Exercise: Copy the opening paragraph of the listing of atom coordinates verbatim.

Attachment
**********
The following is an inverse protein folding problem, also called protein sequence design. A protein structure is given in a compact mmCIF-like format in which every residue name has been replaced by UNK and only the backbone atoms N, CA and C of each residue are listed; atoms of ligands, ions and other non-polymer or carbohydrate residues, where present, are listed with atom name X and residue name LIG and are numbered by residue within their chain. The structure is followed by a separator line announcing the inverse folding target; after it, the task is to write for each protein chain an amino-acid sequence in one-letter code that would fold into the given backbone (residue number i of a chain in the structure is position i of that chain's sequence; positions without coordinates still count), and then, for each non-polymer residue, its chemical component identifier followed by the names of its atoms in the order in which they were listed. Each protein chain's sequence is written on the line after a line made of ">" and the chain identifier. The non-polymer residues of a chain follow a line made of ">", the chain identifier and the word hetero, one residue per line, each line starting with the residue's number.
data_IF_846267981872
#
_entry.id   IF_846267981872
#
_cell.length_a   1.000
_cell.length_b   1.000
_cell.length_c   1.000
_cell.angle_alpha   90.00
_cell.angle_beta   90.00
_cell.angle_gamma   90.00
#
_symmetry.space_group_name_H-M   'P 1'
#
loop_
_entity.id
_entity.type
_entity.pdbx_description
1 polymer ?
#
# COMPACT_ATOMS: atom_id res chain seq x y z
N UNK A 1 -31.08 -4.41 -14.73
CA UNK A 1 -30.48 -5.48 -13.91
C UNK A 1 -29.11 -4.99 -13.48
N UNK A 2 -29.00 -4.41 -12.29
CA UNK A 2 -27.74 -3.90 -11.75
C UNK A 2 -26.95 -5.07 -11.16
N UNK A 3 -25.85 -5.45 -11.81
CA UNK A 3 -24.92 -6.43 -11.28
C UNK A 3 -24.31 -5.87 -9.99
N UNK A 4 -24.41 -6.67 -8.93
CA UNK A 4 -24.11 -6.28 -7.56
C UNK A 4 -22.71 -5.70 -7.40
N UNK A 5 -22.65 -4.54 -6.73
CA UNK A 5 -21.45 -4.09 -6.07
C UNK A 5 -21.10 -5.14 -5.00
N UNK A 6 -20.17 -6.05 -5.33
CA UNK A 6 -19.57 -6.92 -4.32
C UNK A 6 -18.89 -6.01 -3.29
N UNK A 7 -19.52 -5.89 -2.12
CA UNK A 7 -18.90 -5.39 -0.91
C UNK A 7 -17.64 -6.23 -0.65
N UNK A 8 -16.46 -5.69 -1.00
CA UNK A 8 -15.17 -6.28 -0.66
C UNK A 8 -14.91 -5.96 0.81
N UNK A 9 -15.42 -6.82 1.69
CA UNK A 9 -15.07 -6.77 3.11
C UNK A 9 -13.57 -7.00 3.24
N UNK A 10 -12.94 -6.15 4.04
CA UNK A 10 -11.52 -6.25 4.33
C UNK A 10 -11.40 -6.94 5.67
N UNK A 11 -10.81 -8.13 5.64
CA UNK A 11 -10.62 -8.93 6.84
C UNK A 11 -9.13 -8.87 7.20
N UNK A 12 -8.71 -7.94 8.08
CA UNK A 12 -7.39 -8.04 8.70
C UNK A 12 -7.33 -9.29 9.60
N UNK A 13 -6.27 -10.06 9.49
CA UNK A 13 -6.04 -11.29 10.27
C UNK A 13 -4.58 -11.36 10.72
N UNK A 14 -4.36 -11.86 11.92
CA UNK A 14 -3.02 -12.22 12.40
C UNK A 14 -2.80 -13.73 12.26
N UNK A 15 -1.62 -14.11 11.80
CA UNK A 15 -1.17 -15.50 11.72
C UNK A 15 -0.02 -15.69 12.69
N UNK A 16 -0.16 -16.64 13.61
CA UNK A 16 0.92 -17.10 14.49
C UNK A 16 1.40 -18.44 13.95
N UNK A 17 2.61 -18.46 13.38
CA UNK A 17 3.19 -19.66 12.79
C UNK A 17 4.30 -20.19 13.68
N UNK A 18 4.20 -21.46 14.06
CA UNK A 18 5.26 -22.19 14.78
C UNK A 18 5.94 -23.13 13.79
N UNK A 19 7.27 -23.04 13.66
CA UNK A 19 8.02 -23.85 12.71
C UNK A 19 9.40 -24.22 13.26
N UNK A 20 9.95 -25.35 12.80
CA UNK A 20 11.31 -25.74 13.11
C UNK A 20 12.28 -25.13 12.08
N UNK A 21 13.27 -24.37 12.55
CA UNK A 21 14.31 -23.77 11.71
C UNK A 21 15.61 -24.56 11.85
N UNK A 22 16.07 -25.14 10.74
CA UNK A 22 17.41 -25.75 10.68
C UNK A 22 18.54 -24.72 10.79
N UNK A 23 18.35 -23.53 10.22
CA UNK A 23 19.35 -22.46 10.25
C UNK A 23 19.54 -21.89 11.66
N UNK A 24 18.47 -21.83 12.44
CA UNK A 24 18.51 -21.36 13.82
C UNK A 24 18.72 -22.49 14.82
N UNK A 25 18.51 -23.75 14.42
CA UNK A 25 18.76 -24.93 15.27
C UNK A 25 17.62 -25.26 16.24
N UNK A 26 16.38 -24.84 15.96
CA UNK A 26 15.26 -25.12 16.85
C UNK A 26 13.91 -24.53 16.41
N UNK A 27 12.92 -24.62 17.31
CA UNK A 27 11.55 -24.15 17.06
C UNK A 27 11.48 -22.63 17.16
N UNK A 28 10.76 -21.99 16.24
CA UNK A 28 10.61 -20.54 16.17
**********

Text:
The following is an inverse protein folding problem, also called protein sequence design. A protein structure is given in a compact mmCIF-like format in which every residue name has been replaced by UNK and only the backbone atoms N, CA and C of each residue are listed; atoms of ligands, ions and other non-polymer or carbohydrate residues, where present, are listed with atom name X and residue name LIG and are numbered by residue within their chain. The structure is followed by a separator line announcing the inverse folding target; after it, the task is to write for each protein chain an amino-acid sequence in one-letter code that would fold into the given backbone (residue number i of a chain in the structure is position i of that chain's sequence; positions without coordinates still count), and then, for each non-polymer residue, its chemical component identifier followed by the names of its atoms in the order in which they were listed. Each protein chain's sequence is written on the line after a line made of ">" and the chain identifier. The non-polymer residues of a chain follow a line made of ">", the chain identifier and the word hetero, one residue per line, each line starting with the residue's number.